Different Types of Graphic Organizers and Their Uses
Graphic organizers are visual displays of key content information designed to benefit learners who have difficulty organizing information (Fisher & Schumaker, 1995). Graphic organizers are meant to help students clearly visualize how ideas are organized within a text or surrounding a concept. Graphic organizers provide students with a structure for abstract ideas. Graphic organizers can be categorized in many ways according to the way they arrange information: hierarchical, conceptual, sequential, or cyclical (Bromley, Irwin-DeVitis, & Modlo, 1995). Some graphic organizers focus on one particular content area. For example, a vast number of graphic organizers have been created solely around reading and pre-reading strategies (Merkley & Jeffries, 2000). Different types of graphic organizers and their uses are illustrated below.
Early Means of Transportation
A concept map is a general organizer that shows a central idea with its corresponding characteristics. Concept maps can take many different shapes and can be used to show any type of relationship that can be labeled.
Maps are excellent for brainstorming, activating prior knowledge, or generating synonyms.
Maps can be used to show hierarchical relationships with the most important concepts placed at the top.
Flow Diagram or Sequence Chart A flow diagram or sequence chart shows a series of steps or events in the order in which they take place. Any concept that has a distinct order can be displayed in this type of organizer. It is an excellent tool for teaching students the steps necessary to reach a final point. The following examples illustrate the many uses of flow diagrams or sequence charts.
Steps to Preparing for the Spelling Test
Write your name on your paper in top left corner.
Write the date under your name.
Number your paper from 1 to 20.
In reading, sequence charts can be used to outline the key events in a story or chapter. In science, they can serve as the procedures section in the scientific process. In history, they can be created as a timeline.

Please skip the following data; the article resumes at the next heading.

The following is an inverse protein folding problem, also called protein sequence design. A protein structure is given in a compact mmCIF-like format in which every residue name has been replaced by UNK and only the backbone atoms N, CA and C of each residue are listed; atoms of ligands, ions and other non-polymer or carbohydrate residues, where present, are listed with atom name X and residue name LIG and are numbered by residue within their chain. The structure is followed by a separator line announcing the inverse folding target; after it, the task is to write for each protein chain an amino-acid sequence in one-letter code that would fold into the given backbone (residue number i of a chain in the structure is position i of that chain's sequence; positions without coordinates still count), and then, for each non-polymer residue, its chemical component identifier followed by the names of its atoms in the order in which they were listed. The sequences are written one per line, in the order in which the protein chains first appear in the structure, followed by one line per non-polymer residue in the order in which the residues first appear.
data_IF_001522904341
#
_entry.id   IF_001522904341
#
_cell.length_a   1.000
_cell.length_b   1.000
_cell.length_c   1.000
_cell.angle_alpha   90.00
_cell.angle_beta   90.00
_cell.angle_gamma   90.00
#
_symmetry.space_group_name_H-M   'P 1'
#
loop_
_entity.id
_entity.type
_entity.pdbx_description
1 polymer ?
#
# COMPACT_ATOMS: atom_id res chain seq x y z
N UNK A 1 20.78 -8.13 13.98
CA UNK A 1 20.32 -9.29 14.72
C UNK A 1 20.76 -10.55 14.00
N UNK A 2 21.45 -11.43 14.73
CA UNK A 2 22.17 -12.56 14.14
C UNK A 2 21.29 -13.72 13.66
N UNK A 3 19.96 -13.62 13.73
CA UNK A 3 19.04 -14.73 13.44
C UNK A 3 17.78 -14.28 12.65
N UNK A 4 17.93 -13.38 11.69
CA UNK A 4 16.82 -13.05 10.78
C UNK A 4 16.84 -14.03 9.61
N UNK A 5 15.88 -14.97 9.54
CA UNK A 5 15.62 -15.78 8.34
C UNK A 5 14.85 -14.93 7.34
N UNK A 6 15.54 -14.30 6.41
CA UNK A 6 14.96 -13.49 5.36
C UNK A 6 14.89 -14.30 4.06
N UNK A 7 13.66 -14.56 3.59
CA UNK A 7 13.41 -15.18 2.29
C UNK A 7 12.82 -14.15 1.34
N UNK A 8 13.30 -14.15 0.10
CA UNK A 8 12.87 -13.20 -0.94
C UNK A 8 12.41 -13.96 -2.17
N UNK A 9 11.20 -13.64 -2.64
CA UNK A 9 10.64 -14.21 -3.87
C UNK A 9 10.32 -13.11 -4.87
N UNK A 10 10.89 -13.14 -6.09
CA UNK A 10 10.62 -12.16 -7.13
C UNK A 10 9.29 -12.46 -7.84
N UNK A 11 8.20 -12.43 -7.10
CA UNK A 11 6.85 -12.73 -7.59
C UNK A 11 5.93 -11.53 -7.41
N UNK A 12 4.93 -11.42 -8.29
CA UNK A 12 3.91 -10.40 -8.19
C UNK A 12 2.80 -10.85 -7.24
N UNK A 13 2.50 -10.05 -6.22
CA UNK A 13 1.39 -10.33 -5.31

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Compare/Contrast or Venn Diagram A compare/contrast or Venn diagram is used to identify the similarities and differences between two or more concepts. The most commonly used organizer, this instructional tool is found in textbooks, on standardized tests, and in teacher resource materials.
Happy Smart 4 siblings Baseball player
In the 4th grade Watch “Rugrats” Like to read Math is favorite subject
Wears glasses Basketball player 2 dogs Pretty
A cause-and-effect diagram highlights the direct relationship between different events or concepts. This tool is one of the most beneficial organizers because of its many applications in all subject areas.
It did not rain for 3 weeks
The bee could not find nectar
The flower died
For example, this diagram might be used to analyze characters and events in reading, to discuss major events in social studies, or to study the impact of a science experiment. The temperature was 100 degrees
Main Idea and Details Chart A main idea and details chart shows the hierarchical relationship between major concepts and their subordinate elements. This organizer is extremely beneficial in helping students distinguish central ideas and their corresponding details from less important information. When using the type of graphic organizer, clearly label the main idea and the details as such. Use a different shape or area for the main idea and the details.
The plant did not reproduce
Details Main Idea
Thomas Jefferson was an important Virginian.
He wrote the Declaration of Independence.
He was the third president of the United States.
He founded the University of Virginia.
This is an excerpt from the Considerations Packet Graphic Organizers: Guiding Principles and Effective Practice prepared by Brad Baxendell, July 2003. To order this packet, visit our website at www.wm.edu/ttac and click on the “Considerations Packets” link.
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